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Physics Colloquium - Friday, Oct. 17th, 2008, 4:00 P.M.

E300 Math/Science Center; Refreshments at 3:30 P.M. in Room E200

Susanna L. Widicus Weaver - Chemistry Department, Emory University

Testing the Limits of Astrochemistry: Integrative Studies in Laboratory Spectroscopy, Observational Astronomy, and Chemical Modeling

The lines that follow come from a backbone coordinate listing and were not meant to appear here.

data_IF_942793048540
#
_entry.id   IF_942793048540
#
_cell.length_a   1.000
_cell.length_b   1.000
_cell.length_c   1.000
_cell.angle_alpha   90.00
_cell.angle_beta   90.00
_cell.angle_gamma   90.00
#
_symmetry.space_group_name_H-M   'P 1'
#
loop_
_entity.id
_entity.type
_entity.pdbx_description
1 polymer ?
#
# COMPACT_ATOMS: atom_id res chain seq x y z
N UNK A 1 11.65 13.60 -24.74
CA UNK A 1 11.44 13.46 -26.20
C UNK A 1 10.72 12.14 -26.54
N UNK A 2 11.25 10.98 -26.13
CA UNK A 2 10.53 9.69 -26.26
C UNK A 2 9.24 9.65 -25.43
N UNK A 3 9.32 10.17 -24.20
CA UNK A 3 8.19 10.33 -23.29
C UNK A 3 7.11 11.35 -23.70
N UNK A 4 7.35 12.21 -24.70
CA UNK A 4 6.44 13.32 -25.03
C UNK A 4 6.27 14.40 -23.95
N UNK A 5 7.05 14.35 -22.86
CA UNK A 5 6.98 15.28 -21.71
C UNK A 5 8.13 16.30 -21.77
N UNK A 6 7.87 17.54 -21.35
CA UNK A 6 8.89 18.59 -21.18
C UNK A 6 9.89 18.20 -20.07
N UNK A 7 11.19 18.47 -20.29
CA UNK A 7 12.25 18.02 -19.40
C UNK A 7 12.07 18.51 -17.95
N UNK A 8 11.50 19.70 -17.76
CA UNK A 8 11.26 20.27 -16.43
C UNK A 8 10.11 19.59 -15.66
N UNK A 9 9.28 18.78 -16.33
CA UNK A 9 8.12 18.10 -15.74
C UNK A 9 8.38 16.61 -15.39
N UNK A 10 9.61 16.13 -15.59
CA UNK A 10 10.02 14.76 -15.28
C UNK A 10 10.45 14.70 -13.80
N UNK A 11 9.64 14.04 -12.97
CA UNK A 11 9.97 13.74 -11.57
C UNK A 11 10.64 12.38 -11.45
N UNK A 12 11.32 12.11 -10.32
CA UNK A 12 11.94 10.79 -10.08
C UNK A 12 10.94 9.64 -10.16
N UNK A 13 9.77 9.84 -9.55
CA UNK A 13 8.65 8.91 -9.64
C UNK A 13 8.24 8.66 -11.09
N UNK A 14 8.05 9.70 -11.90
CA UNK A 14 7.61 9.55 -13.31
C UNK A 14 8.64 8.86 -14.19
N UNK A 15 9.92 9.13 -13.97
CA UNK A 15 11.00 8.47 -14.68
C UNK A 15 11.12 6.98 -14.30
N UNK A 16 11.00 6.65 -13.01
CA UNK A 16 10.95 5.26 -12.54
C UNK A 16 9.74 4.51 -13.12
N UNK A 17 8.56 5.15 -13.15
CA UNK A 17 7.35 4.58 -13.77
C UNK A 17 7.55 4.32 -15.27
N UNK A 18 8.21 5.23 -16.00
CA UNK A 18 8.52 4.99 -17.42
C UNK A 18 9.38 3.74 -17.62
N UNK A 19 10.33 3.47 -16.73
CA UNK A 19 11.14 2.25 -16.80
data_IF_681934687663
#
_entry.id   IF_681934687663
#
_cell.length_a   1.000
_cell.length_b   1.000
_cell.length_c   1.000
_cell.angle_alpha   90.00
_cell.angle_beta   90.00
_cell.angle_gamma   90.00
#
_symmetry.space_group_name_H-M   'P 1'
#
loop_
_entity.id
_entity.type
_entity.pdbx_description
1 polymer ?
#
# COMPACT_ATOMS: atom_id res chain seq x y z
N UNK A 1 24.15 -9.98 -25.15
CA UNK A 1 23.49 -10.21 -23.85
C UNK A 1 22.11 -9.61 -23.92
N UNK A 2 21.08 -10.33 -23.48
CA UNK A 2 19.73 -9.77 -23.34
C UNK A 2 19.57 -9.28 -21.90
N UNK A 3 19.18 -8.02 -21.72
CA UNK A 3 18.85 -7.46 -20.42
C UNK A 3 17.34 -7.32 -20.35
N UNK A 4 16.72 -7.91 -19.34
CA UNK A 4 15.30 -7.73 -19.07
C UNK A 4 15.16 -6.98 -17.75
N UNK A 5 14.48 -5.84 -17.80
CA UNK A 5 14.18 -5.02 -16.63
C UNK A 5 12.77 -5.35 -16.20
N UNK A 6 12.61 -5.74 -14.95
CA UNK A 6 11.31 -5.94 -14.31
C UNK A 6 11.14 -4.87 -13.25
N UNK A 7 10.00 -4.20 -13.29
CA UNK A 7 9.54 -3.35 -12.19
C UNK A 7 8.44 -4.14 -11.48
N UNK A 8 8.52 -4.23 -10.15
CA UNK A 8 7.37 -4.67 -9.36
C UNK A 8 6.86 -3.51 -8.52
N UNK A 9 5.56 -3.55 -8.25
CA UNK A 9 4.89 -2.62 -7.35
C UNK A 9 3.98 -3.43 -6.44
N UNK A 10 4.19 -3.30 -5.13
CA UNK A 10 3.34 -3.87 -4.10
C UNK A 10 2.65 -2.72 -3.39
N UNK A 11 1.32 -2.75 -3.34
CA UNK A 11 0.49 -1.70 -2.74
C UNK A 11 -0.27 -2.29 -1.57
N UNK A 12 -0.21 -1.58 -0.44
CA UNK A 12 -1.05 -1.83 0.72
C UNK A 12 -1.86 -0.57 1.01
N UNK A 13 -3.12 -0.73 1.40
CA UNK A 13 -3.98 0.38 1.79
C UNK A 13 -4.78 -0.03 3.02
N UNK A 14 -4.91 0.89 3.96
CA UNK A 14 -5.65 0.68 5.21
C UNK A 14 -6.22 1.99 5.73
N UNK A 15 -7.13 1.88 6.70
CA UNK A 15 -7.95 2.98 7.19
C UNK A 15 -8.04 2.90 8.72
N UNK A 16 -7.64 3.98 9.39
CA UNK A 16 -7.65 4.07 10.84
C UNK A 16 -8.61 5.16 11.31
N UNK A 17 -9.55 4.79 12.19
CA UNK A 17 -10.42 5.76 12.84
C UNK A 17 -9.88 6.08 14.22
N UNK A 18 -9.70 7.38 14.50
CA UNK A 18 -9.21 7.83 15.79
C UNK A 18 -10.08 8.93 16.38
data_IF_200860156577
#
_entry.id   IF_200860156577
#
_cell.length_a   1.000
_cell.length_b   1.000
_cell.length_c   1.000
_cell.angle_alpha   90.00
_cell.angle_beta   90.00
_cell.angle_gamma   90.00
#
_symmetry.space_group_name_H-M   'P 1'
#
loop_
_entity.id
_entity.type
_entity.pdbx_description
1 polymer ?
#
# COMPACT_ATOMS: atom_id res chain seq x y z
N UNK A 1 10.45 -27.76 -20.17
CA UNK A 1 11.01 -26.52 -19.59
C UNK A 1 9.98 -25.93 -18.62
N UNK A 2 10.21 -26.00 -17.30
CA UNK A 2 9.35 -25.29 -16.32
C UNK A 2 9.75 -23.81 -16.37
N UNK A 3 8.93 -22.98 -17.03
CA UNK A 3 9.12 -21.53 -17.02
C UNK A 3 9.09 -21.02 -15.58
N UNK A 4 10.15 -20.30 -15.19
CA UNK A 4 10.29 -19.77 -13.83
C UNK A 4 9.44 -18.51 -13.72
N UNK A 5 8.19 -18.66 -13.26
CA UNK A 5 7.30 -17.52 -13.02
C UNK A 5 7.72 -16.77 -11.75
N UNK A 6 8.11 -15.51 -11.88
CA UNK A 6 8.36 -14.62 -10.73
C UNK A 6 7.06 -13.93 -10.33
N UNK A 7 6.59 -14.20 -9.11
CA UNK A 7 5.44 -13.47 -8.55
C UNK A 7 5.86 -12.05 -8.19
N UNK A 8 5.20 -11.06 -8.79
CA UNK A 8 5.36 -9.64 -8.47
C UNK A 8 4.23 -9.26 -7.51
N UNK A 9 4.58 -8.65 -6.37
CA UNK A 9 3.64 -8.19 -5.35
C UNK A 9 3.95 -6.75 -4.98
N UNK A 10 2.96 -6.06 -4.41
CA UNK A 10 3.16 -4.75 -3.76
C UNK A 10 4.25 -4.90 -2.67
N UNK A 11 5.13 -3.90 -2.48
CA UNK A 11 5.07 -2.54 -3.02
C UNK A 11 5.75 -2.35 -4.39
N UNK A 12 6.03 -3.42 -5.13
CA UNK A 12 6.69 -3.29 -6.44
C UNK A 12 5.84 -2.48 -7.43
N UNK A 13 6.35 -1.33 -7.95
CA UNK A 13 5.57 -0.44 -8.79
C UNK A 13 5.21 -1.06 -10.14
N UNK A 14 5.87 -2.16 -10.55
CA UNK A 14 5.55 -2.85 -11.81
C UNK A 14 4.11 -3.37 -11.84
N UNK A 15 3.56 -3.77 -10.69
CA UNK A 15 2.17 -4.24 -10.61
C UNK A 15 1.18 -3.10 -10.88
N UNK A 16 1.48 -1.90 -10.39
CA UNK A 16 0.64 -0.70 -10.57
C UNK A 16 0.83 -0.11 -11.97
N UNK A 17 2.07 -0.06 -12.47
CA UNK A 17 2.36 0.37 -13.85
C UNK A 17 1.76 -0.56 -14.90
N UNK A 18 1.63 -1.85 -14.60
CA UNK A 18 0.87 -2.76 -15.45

It is now thought that meteorite and comet impacts delivered water and biological material to the early Earth, seeding the formation of life. Fundamental biological molecules such as amino acids and sugars have been discovered in meteorites, but none of these species have yet been detected in the interstellar medium (ISM). The mechanisms and environments leading to the formation of biologically-relevant molecules therefore remain unclear. While both the number of detected interstellar molecules and their chemical complexity continue to increase, our understanding of the processes leading to their formation is severely lacking. Only interdisciplinary studies with contributions from laboratory spectroscopy, observational astronomy, and chemical modeling will enable us to elucidate the dominant chemical mechanisms in space. In this talk, I will discuss my plans for a research program that fully integrates these three fields of study. In the laboratory, we are developing new high-sensitivity spectral techniques for the terahertz (THz) frequency range. We are combining these techniques with novel production mechanisms to study transient molecules that are key to prebiotic chemical pathways in the ISM. We will use the spectroscopic results as a guide to search for these molecules in space. From these astronomical observations, we can determine the abundance, temperature, and spatial distribution of these species in interstellar clouds. We will then incorporate this information into interstellar chemical models and test the influence of varying physical conditions. The revised models can be used to predict other important chemical pathways, guiding future laboratory and observational studies. Such studies will enable us to pinpoint the interstellar chemical pathways leading to biological molecules and offer clues to the processes leading to the formation of life.